Back in camp I was already starving again, so I made some tuna and couscous, had another cup of coffee and fifteen other things, and called it a night. It had started drizzling again, but the rain never really took off in earnest, and I was cozy under my giant tarp in either case. It definitely felt weird to be sleeping outside in 60 degrees after sweating it out in the 80’s recently!
Natick may be my favorite of the campgrounds at Halsey. While it doesn’t have the proximity to water that Whitetail does, it’s a bit more remote, has little attraction to OHV users, and has some really wonderful hiking around it. All of the campgrounds have extremely well maintained vault toilets, and water pumps. I wasn’t sure if the water was potable or not, so I filtered just in case, but it sure tasted great!
I woke to a misting rain the next morning and packed everything up pretty quickly after some breakfast and a double helping of coffee. I had scoped out a route that would hopefully take me on some more minor 4wd trails back to Scott lookout tower, and to the Dismal Trailhead from there. The trail I was really counting on was 201, which picks up acoss 212 from Natick next to the windmill. Windmills are really the best way for locating yourself- they are all numbered, are everywhere, and you can pretty easily find which one you are at by looking at the windmill numbers on the map. Pretty convenient when you are disoriented in the middle of miles of dunes in every direction. Anyways, 201 looked like it cut across to the eastern part ot the 203 loop which would connect me back to the north part of the forest.
At the start 201 was at best a doubletrack, and pretty soon became barely legible. If I hadn’t already been on it, I think I would have been hard pressed to point to where the trail was! The grass was mostly above waist high, and was covered with water, so naturally I was pretty soaked and picking up tons of sand. Fortunately my drivetrain hummed right along, and other than stopping occasioinally to pick some grass stalks out of my cassette I had zero mechanical issues! After miles of grasslands, I began weaving in and out of stands of Ponderosa pines, and eventually back on to 203.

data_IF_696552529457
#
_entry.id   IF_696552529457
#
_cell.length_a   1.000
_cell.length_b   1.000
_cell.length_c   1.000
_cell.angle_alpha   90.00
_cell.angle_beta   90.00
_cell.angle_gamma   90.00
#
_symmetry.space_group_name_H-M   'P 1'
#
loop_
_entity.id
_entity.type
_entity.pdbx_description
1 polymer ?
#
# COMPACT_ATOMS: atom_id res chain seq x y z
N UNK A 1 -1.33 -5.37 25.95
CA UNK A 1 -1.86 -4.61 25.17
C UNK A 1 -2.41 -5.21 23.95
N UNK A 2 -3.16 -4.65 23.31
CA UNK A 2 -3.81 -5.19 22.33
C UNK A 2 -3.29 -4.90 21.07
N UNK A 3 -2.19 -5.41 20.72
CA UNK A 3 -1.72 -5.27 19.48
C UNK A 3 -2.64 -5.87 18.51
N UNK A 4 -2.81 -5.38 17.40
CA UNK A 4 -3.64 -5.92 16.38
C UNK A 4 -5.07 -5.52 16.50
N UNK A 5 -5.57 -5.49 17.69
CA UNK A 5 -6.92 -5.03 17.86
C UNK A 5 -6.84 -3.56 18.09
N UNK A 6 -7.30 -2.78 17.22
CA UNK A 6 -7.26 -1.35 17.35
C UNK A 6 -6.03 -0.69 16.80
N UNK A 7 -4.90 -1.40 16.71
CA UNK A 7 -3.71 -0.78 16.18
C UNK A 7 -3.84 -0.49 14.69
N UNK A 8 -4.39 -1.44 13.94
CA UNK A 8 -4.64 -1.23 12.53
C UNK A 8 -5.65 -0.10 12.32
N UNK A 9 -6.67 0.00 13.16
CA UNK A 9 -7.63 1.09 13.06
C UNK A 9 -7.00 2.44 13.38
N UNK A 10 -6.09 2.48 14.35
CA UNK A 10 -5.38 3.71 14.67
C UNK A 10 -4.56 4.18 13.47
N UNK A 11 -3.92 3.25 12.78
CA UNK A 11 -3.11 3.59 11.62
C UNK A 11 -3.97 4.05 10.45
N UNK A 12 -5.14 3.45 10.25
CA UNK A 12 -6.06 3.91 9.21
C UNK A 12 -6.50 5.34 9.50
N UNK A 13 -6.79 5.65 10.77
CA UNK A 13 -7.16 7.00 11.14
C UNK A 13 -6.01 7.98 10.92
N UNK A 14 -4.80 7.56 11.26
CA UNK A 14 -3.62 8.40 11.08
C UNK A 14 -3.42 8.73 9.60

I would like to go back and ride more of the 4wd tracks like 201 on a drier day. The water definitely slowed me down, and because I was so wet and sandy I was afraid to take the camera out and only got a few pictures, but it was really incredible just riding along on barely-a-trail in the middle of nowhere. I’m pretty sure that these tracks would be great without the wet grass, they’re well tamped down due to lack of OHV use and you can really cook on them! I should also mention that none of this would be possible without tubeless. The goatheads are incredibly thick out there, and I was riding over whole bushes of them the entire time. Not a single flat, and I never even had to add any air.
Once I was back on the main drag (203) heading north, it was pretty easy, dry going. I wound my way up to Scott Fire Tower and had some lunch there. The view from the top of the fire tower isn’t to be missed! Hands down my favorite in Nebraska. There is a National Recreation trail from the firetower three miles back to Bessey campground that I wanted to check out, and it actually was the only time I rode a trail that wasn’t a double track. It was fun, but for sure designed with hikers in mind, and didn’t flow quite as well as the OHV trails in the same area.
It was a pretty short trip all things considered, but I feel like I got to explore some new areas, and learn a bit more about my gear, riding conditions, and planning some future routes. I can’t wait to get back out here, the place is truly a gem, and I’m pretty convinced that a fatbike is the best way to see it. Hopefully we’ll be planning some sort of similar venture out to to the Samuel McKelvie National Forest which is just north of Halsey near Valentine, Nebraska over Labor Day weekend. The riding should be similar, though we may base camp in one spot and just do some day rides from there instead of overnighting it. If you’re interested… let us know!